Let’s face it, smashing buildings and throwing other monsters around has always been appealing. After all, video games like Rampage exist for the sole purpose of, well, rampaging in a city. Fortunately, Godzilla has made his way to the table.
#Godzilla: Tokyo Clash is a rock-’em sock-’em game of light strategy in which players control one of four monsters (Godzilla, Megalon, King Ghidorah, and Mothra) in an all-out battle to show, once and for all, who the biggest, baddest monster is. And while Mothra is there mainly to help protect the humans, he’s also happy to get in on the fun.
First of all, you can’t help but obsess over the “miniatures” used in the game. The monsters look like actual toys! And the large, 3D buildings help add to the table presence. If I were going on looks alone, I’d be all over this game! But, there’s more to Godzilla: Tokyo Clash than simple aesthetics. It is a strategy game (as indicated on the box), but I’d like to point out that “strategy” is used lightly here. Sure, you’ve got to plan your moves and manage your power to play cards and whatnot, but the main strategy of the game feels more like making the best of what you’re dealt rather than deep strategy. So, “light” strategy is probably a better way to go.
Still, the gameplay is loads of fun. For you thematic gamers out there, you’re going to enjoy this, as theme just drips from the gameplay. For you gamers interested in more meat…well, there’s meat on the monsters, so maybe that will sate your palate.
Godzilla: Tokyo Clash is played over a series of rounds. Most of the action (well, all of the action, really) takes place in the Action phase. Here, players take turns taking one action. They can play a card from their hand (paying its cost in delicious power), discard a card to move or throw something (yay for throwing!), or pass.
Now, each monster has their own unique deck of cards, and these cards will have everything from attacks, defense, upgrades/enhancements, and other nifty actions that will help you dominate. Ranged attacks are good for keeping your distance, but you can’t throw stuff with those types of attacks. Getting up close and personal is always the most fun (for me, anyway) because I can deal whatever damage the card says or throw a vehicle or another kaiju (see also: monster) to destroy stuff and get energy.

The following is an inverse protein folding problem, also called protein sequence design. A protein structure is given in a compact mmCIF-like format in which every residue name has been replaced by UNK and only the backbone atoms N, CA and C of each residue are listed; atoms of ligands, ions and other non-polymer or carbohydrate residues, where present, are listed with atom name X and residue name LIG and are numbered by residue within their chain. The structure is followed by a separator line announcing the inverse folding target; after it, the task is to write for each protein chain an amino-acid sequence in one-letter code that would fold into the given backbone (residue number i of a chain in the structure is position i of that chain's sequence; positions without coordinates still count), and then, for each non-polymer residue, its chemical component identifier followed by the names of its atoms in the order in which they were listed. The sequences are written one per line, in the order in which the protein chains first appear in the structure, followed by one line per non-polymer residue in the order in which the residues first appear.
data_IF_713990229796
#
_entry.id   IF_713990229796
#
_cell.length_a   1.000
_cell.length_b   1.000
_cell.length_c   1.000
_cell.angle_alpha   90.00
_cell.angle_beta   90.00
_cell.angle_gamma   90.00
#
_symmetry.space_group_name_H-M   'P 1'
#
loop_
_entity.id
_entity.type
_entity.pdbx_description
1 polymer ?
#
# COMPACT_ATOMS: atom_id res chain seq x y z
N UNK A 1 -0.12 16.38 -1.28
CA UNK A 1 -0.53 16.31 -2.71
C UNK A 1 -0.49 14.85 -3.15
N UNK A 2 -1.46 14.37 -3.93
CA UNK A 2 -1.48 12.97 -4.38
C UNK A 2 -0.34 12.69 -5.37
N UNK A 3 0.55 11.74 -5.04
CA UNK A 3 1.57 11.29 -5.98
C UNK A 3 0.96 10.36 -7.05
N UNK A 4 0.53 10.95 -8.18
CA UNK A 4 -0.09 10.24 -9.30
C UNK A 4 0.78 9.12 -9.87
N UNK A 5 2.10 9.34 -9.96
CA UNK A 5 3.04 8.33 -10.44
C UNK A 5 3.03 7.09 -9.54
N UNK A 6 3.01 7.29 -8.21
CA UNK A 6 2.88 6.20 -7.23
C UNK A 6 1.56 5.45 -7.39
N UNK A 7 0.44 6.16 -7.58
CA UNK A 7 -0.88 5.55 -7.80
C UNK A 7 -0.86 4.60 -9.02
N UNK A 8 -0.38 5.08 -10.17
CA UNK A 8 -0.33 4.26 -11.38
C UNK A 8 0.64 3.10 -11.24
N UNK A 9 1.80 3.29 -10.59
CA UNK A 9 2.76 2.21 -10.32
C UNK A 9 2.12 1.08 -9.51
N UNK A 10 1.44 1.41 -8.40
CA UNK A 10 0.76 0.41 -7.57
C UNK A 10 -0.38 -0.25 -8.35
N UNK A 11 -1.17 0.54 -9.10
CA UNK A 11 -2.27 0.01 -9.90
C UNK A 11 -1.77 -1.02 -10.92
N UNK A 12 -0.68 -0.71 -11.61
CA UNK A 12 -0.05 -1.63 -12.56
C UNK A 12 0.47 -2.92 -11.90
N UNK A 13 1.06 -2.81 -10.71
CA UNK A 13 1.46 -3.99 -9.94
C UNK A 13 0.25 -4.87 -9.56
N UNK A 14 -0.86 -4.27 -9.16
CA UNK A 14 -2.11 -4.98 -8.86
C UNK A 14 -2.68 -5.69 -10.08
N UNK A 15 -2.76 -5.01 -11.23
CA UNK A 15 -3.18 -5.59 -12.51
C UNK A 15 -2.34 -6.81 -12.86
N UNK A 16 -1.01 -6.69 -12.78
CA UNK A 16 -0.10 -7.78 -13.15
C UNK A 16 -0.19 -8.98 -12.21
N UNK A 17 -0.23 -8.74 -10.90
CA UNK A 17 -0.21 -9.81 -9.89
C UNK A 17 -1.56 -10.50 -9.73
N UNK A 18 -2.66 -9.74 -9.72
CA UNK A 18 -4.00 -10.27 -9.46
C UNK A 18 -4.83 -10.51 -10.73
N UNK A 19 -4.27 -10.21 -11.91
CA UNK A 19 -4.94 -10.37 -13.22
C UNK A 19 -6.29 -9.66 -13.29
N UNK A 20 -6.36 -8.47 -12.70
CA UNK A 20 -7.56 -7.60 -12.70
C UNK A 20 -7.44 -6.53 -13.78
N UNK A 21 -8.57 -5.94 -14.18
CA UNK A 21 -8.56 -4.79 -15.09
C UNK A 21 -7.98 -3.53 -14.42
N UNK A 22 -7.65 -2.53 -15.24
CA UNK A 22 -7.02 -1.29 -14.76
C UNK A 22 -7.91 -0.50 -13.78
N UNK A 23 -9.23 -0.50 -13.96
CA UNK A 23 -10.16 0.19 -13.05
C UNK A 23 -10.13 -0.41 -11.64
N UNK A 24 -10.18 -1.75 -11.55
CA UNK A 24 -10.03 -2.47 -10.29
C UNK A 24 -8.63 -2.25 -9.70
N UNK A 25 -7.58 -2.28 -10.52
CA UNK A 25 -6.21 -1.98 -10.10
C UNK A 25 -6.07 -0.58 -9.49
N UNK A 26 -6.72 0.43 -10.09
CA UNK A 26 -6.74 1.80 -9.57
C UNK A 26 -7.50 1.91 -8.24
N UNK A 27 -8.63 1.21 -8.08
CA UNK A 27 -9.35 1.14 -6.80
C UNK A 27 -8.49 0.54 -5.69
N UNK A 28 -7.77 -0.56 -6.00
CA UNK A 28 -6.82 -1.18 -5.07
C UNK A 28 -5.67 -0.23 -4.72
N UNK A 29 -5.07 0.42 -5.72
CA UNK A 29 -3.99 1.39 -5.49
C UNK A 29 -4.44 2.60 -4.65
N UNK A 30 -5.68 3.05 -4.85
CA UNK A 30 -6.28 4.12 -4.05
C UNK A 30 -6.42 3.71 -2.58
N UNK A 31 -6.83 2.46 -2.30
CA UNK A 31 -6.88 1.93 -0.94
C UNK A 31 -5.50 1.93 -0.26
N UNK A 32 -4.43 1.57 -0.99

Destroying buildings and vehicles provide energy, and energy is used to play cards. The large, 3D buildings also grant a one-time ability for the monster who destroyed it. And by that I mean the monster who threw the other monster into it. The flailing sack of kaiju the crashes through the building doesn’t get such perks. At any rate, these bonuses include extra power, taking a card from your discard pile and putting it on top of your deck, peeking at another player’s top card on their deck, and drawing an additional card.
Looking at the top of another player’s deck is always good because, when you deal damage to another kaiju, you draw as many cards from the top as they took damage. Then, you take one of the cards that has points on it and discard the rest. So, if you deal 5 damage to Mothra (ouch), you take the top five cards from Mothra’s deck and choose the one with the most points. But, if you only deal one damage, you only draw one card and hope for the best. Fate isn’t always the nicest of players, so you can usually expect to draw a card with zero points if you only get one to choose from. So it’s always better to inflict as much damage as possible.
This was actually something we didn’t care for too much about the game. Regardless of how you do, your points are given to you by the luck of the draw. And there is always the chance that you’ll be stuck drawing the zero- and one-pointers when everyone else is drawing twos are threes. But, you still get to smash stuff, and as we know, having fun is more than about winning.
There are multiple event cards included in the game as well, two of which are used each game. The two events they have you start with for your first game is Rush Hour and Armored Assault. Rush Hour is pretty simple—trains move back and forth along their tracks at the end of the round. What good are they for? Throwing, of course! Each train gives you 3 power when you destroy it, but you might as well destroy it by throwing it at something (or someone…).
Armored Assault is a little more interactive, as, at the end of each round, all tanks on the board move one space closer to the nearest kaiju. If a tank is adjacent to or in the same spot as a kaiju, that kaiju loses 1 power. Except for Mothra. Mothra is helping the humans, so they don’t fire on him/her/it/that thing.